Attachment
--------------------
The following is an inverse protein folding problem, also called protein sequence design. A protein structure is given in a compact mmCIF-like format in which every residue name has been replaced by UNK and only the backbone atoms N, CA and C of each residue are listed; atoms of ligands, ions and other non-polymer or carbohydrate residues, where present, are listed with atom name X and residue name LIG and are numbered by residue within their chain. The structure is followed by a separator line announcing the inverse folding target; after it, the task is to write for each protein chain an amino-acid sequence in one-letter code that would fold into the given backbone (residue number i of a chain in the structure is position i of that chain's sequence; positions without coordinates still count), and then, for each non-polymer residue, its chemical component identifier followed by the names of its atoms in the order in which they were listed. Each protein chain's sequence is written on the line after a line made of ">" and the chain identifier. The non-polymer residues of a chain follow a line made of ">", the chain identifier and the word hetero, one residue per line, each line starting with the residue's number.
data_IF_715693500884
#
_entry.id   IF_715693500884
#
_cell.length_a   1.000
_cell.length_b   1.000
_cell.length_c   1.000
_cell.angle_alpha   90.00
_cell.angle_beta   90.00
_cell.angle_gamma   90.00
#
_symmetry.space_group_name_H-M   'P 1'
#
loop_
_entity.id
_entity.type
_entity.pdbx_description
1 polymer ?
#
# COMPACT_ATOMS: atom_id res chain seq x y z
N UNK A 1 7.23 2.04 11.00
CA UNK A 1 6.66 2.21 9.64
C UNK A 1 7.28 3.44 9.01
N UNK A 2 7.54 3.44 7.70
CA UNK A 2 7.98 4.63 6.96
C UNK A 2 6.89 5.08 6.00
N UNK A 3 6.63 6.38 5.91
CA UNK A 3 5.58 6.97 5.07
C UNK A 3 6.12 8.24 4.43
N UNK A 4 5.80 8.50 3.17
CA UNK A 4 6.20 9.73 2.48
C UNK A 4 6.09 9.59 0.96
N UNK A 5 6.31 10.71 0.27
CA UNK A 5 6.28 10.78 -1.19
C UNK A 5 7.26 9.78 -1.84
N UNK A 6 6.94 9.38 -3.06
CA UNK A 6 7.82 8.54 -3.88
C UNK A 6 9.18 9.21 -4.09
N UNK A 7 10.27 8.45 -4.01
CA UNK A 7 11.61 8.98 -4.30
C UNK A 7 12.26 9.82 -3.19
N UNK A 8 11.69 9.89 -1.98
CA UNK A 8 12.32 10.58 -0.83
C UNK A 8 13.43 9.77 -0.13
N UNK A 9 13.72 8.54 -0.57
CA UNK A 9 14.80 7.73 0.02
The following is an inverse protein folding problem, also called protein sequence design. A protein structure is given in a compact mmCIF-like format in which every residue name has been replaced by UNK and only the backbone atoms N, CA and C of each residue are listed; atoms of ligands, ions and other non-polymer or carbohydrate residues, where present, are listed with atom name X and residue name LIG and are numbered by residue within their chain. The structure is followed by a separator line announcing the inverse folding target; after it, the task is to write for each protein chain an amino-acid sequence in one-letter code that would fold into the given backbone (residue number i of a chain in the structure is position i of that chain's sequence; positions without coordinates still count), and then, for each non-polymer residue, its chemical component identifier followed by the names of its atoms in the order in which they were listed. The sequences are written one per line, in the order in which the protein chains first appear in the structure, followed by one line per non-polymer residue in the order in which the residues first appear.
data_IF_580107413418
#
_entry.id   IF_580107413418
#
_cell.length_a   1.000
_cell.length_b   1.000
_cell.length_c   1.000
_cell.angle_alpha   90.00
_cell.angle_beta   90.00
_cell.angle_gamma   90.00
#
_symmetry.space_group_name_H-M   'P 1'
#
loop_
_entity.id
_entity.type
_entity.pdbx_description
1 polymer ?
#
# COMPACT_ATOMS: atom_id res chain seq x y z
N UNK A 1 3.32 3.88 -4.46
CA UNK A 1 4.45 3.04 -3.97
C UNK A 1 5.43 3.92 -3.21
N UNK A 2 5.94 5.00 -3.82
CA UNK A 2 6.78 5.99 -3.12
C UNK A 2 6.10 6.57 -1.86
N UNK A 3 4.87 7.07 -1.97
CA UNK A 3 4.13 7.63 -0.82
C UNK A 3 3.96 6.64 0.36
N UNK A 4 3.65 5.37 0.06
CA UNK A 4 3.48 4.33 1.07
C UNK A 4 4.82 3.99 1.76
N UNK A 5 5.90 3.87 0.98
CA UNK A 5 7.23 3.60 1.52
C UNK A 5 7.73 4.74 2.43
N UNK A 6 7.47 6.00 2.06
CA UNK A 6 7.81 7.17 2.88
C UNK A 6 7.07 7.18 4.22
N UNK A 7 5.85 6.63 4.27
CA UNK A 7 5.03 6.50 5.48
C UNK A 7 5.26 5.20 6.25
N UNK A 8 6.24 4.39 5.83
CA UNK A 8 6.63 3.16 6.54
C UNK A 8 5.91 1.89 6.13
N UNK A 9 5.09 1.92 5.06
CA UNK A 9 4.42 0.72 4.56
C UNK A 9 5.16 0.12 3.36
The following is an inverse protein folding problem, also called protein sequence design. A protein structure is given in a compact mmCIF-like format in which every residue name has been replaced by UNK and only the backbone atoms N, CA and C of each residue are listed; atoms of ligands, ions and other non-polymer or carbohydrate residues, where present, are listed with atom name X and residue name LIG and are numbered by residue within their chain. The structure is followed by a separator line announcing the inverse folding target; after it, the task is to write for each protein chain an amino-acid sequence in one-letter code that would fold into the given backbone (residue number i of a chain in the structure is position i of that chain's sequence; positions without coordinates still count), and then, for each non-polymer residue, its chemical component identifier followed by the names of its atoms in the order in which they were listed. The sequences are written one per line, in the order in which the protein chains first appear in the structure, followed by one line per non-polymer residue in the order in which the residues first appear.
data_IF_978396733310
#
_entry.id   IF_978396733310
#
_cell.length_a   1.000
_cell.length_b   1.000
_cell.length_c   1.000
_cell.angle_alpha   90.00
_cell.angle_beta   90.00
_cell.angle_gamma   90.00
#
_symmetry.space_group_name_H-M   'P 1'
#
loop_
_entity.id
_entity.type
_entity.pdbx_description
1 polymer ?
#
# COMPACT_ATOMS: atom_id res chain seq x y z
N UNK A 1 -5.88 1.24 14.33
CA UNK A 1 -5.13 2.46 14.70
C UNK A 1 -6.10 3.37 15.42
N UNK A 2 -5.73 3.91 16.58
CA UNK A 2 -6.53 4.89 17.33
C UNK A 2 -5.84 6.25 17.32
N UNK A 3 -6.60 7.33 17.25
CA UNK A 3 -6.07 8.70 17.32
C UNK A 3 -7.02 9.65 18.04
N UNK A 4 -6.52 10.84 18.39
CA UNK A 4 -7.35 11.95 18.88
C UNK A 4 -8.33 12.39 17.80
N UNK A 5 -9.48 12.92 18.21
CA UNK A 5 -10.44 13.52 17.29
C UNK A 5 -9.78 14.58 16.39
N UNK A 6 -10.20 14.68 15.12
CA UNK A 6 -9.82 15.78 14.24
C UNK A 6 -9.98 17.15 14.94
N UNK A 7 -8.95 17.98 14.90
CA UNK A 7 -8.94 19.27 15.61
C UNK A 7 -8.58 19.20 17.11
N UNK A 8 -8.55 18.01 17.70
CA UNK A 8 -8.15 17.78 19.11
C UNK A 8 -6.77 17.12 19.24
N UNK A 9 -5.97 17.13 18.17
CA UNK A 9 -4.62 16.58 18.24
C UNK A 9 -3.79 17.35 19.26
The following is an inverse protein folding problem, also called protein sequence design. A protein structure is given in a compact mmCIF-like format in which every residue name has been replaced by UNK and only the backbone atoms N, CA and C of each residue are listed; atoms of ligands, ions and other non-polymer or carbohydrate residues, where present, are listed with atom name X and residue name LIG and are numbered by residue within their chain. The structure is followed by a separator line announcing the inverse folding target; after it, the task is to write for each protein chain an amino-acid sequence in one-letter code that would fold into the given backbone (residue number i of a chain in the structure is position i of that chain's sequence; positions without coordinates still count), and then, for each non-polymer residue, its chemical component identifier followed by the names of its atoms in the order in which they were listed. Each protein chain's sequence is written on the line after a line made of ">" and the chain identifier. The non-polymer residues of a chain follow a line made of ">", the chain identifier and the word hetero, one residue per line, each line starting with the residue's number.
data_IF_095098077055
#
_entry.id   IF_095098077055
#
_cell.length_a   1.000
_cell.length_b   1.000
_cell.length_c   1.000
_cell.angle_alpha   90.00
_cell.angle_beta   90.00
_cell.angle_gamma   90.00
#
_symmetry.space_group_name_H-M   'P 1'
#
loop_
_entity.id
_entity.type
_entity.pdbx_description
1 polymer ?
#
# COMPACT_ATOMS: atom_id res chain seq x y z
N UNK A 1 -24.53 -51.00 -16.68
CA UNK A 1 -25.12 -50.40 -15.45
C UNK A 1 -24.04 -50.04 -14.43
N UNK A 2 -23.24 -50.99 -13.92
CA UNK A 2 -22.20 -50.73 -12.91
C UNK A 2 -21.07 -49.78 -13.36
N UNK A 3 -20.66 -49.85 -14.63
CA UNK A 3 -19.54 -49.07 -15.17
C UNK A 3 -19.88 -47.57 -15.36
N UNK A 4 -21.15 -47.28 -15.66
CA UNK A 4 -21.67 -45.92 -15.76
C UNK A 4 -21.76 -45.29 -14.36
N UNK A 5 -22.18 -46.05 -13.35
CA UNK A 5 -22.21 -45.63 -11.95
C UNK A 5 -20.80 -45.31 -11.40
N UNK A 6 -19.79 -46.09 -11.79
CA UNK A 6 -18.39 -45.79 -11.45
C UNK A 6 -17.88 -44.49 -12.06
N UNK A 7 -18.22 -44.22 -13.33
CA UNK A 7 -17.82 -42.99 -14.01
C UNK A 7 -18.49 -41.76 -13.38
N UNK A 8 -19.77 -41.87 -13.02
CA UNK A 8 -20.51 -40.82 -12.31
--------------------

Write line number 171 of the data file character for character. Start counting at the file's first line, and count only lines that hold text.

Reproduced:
N UNK A 3 -20.66 -49.85 -14.63